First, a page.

A cheap treadmill’s overall dimensions are usually smaller, and the deck size may not be adequate for a full stride. If you plan to run, keep this mind as you set your budget.
Additionally, very cheap machines may be lacking in build quality, and the warranties tend to be short or non-existent.
What if the machine you need is out of your budget?
There are two schools of thought here, and whichever you decide is personal preference. You can buy now and upgrade later, or you can save for the treadmill you really want and buy later.
Buying now means you can get started on a home fitness routine, and upgrade to a better machine when funds allow. The obvious benefit here is that you can begin working out right away in the privacy of your home. The downside is that you won’t have the machine you want, and you have to buy twice.
If there are specific features you can’t live without, plan to save for a while to buy the machine that bests suits your needs. Settling for something less will cost you more in the long run. Additionally, it is difficult to stick with a workout routine if your machine doesn’t offer you the benefits you need.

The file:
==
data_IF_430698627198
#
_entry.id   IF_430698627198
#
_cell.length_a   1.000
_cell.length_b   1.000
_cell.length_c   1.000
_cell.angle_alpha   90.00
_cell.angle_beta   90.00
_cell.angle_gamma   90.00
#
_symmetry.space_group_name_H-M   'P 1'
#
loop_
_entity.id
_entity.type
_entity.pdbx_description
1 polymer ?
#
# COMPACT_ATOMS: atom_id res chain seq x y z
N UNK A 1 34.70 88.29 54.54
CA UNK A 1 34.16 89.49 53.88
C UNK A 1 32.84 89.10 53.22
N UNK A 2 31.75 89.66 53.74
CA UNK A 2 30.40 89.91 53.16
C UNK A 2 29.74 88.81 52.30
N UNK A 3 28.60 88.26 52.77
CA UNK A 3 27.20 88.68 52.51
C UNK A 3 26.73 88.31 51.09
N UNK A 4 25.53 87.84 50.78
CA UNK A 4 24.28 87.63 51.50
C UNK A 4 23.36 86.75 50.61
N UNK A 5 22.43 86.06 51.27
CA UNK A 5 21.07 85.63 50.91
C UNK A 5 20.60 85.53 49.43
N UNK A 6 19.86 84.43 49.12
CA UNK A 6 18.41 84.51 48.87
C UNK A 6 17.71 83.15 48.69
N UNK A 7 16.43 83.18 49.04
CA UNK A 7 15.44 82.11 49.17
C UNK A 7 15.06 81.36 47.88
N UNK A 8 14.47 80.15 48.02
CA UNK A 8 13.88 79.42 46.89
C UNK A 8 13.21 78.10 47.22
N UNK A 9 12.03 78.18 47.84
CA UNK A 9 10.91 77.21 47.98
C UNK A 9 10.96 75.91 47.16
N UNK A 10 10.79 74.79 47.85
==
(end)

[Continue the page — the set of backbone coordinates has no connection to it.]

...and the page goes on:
Related Post: See our pick for best affordable treadmill here.
Measure your Space
Remember that all machines, even folding treadmills and space saver models, have a footprint to consider.
Measure your space and pay attention to the dimensions listed to ensure that the machine will fit when fully assembled.
Generally it is recommended to have at least 2 to 3 feet of clearance on either side of the treadmill, and 6 to 8 feet behind for safety.
Select your Features
Treadmills today offer a wide array of high-tech features. Using your goals as a guide, decide which features will benefit your fitness routine, and which are unnecessary.
Remember that many basic models offer heart rate monitoring and some preset programs. Extra features can greatly increase cost and complicate repairs.